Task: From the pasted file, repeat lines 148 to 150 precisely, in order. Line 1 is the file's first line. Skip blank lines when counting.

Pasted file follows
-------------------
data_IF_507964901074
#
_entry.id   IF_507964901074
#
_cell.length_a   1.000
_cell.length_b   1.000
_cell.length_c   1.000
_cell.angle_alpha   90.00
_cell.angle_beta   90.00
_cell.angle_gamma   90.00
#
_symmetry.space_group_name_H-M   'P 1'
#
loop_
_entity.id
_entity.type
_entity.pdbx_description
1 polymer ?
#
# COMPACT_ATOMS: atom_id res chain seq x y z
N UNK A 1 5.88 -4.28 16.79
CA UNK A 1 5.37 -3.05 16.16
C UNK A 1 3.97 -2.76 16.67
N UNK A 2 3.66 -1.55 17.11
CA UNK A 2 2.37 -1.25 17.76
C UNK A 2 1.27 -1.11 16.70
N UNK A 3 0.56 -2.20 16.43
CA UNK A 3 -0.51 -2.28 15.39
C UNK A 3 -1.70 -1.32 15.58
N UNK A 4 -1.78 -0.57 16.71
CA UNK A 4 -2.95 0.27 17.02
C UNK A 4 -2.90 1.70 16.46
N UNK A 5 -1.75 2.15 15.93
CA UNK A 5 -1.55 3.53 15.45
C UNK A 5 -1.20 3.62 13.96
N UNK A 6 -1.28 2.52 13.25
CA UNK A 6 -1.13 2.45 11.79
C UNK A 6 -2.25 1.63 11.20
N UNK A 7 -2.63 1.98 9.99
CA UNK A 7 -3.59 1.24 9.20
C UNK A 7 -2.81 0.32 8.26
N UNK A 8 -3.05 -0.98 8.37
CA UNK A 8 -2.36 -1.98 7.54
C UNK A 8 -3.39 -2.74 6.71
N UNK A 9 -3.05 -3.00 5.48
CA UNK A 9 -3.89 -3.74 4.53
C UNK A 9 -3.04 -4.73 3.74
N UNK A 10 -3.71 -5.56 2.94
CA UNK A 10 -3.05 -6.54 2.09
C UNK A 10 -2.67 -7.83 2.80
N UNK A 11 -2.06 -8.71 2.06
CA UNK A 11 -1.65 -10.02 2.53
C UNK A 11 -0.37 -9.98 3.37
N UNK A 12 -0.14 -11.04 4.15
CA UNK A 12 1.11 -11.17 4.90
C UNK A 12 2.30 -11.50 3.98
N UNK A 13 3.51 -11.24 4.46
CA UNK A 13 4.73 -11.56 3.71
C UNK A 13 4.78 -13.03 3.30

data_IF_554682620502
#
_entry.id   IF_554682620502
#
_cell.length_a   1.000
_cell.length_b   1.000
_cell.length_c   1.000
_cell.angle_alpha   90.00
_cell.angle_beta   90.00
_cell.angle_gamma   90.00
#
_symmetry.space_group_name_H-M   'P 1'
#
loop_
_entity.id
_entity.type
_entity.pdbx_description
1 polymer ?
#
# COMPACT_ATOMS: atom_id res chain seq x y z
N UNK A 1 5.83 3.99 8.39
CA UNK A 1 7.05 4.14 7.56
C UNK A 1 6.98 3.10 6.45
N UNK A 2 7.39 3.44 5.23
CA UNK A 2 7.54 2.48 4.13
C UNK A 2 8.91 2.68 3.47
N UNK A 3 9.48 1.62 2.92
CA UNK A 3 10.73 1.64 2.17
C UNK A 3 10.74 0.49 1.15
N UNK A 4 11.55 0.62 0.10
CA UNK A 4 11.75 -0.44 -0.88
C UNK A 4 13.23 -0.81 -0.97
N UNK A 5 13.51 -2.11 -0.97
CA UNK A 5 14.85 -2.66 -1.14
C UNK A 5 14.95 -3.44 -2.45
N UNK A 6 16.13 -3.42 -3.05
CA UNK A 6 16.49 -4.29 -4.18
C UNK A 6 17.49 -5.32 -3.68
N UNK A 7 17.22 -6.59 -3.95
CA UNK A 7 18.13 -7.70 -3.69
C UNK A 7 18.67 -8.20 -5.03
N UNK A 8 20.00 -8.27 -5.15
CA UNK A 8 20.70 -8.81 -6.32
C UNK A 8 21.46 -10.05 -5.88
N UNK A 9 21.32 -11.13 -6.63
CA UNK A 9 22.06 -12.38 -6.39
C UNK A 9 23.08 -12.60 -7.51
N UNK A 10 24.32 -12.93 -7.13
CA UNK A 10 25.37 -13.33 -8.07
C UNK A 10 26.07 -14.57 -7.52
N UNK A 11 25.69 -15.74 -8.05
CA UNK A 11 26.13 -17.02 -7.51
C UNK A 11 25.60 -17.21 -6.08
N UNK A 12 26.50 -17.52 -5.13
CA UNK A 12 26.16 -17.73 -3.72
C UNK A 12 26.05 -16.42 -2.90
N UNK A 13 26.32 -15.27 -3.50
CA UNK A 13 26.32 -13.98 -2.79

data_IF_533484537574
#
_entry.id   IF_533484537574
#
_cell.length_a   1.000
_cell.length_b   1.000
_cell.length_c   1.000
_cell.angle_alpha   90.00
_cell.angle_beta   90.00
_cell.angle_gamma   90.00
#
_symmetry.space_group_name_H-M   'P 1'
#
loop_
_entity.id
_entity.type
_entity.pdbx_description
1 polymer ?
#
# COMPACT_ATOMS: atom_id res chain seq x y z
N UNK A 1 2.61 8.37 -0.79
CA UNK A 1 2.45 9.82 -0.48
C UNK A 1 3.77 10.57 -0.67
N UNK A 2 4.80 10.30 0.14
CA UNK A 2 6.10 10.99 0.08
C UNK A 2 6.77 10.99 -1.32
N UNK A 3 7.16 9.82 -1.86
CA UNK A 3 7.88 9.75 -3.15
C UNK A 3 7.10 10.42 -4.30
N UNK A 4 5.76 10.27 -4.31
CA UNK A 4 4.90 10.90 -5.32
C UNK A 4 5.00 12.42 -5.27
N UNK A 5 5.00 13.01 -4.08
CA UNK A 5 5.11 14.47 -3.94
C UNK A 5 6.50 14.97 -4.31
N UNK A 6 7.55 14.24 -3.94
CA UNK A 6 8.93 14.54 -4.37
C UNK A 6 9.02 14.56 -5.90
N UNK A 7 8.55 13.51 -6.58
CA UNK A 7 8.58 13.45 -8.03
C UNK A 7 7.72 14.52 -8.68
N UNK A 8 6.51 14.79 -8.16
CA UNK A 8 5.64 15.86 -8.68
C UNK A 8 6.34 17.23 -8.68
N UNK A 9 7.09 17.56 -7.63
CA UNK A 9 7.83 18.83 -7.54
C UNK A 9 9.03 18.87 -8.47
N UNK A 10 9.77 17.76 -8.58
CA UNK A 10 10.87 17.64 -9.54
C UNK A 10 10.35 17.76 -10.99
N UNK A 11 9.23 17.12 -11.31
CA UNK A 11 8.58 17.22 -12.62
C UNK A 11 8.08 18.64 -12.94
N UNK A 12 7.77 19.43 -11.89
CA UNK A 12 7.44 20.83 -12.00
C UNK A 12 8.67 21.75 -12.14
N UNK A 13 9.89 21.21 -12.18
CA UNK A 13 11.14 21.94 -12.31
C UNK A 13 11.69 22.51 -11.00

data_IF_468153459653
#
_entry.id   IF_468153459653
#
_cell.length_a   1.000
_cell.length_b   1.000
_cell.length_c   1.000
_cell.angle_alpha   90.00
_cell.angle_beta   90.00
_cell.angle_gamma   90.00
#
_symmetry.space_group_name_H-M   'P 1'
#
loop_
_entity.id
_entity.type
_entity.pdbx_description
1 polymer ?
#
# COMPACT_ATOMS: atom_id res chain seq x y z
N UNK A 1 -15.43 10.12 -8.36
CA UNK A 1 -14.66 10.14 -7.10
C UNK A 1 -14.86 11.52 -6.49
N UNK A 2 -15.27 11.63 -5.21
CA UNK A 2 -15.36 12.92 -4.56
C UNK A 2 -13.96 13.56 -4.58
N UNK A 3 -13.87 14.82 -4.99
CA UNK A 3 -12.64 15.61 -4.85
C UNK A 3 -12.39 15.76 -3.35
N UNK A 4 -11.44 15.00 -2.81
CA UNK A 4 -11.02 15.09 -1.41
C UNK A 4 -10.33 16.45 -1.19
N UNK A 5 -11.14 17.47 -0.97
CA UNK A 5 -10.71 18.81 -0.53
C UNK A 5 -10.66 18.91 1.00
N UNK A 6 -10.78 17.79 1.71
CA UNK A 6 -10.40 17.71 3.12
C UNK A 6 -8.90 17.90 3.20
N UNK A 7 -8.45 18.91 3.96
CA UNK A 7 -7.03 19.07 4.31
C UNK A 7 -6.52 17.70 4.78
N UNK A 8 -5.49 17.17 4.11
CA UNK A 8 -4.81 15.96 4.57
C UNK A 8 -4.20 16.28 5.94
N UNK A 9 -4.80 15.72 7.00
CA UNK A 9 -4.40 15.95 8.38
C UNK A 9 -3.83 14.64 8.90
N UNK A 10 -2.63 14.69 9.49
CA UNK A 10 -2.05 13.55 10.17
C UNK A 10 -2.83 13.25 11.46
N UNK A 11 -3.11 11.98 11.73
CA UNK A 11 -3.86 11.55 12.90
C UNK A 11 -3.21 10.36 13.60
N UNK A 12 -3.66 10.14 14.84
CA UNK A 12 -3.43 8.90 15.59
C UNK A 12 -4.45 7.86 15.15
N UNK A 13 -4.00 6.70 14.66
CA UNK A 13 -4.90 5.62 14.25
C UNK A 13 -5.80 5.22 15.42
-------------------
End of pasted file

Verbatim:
CA UNK A 4 4.90 10.90 -5.32
C UNK A 4 5.00 12.42 -5.27
N UNK A 5 5.00 13.01 -4.08